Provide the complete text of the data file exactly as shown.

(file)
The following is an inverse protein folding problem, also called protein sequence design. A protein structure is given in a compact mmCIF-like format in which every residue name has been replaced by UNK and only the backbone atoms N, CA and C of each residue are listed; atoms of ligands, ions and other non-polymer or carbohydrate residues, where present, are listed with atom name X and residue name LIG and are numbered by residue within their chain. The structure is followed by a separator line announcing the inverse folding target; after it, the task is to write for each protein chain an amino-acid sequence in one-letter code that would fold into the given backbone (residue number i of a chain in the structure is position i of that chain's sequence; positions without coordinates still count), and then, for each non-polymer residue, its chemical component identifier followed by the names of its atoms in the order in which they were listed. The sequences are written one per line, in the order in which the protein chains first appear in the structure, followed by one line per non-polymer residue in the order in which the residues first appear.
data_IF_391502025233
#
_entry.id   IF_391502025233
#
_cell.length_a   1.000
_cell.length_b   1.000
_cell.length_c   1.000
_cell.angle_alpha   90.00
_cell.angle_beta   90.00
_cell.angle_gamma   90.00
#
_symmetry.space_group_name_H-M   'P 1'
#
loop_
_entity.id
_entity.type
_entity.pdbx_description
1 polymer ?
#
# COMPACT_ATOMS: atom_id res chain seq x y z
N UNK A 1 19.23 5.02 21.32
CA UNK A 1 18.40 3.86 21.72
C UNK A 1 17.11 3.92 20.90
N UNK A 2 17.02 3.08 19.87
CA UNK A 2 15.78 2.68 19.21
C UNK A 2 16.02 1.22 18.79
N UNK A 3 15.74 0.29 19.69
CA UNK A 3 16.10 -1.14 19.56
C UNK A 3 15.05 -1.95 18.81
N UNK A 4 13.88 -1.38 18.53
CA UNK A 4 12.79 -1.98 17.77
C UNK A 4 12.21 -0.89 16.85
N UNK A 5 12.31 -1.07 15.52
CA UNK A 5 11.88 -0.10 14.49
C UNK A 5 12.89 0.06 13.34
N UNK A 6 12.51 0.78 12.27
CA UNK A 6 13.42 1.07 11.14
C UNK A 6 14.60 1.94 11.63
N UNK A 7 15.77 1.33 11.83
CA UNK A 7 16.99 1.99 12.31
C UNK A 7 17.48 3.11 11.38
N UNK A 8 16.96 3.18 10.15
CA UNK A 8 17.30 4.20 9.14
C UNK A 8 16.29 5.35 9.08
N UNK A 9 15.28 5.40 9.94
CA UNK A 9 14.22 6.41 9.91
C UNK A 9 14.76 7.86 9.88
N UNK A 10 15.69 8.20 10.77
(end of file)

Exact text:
The following is an inverse protein folding problem, also called protein sequence design. A protein structure is given in a compact mmCIF-like format in which every residue name has been replaced by UNK and only the backbone atoms N, CA and C of each residue are listed; atoms of ligands, ions and other non-polymer or carbohydrate residues, where present, are listed with atom name X and residue name LIG and are numbered by residue within their chain. The structure is followed by a separator line announcing the inverse folding target; after it, the task is to write for each protein chain an amino-acid sequence in one-letter code that would fold into the given backbone (residue number i of a chain in the structure is position i of that chain's sequence; positions without coordinates still count), and then, for each non-polymer residue, its chemical component identifier followed by the names of its atoms in the order in which they were listed. The sequences are written one per line, in the order in which the protein chains first appear in the structure, followed by one line per non-polymer residue in the order in which the residues first appear.
data_IF_391502025233
#
_entry.id   IF_391502025233
#
_cell.length_a   1.000
_cell.length_b   1.000
_cell.length_c   1.000
_cell.angle_alpha   90.00
_cell.angle_beta   90.00
_cell.angle_gamma   90.00
#
_symmetry.space_group_name_H-M   'P 1'
#
loop_
_entity.id
_entity.type
_entity.pdbx_description
1 polymer ?
#
# COMPACT_ATOMS: atom_id res chain seq x y z
N UNK A 1 19.23 5.02 21.32
CA UNK A 1 18.40 3.86 21.72
C UNK A 1 17.11 3.92 20.90
N UNK A 2 17.02 3.08 19.87
CA UNK A 2 15.78 2.68 19.21
C UNK A 2 16.02 1.22 18.79
N UNK A 3 15.74 0.29 19.69
CA UNK A 3 16.10 -1.14 19.56
C UNK A 3 15.05 -1.95 18.81
N UNK A 4 13.88 -1.38 18.53
CA UNK A 4 12.79 -1.98 17.77
C UNK A 4 12.21 -0.89 16.85
N UNK A 5 12.31 -1.07 15.52
CA UNK A 5 11.88 -0.10 14.49
C UNK A 5 12.89 0.06 13.34
N UNK A 6 12.51 0.78 12.27
CA UNK A 6 13.42 1.07 11.14
C UNK A 6 14.60 1.94 11.63
N UNK A 7 15.77 1.33 11.83
CA UNK A 7 16.99 1.99 12.31
C UNK A 7 17.48 3.11 11.38
N UNK A 8 16.96 3.18 10.15
CA UNK A 8 17.30 4.20 9.14
C UNK A 8 16.29 5.35 9.08
N UNK A 9 15.28 5.40 9.94
CA UNK A 9 14.22 6.41 9.91
C UNK A 9 14.76 7.86 9.88
N UNK A 10 15.69 8.20 10.77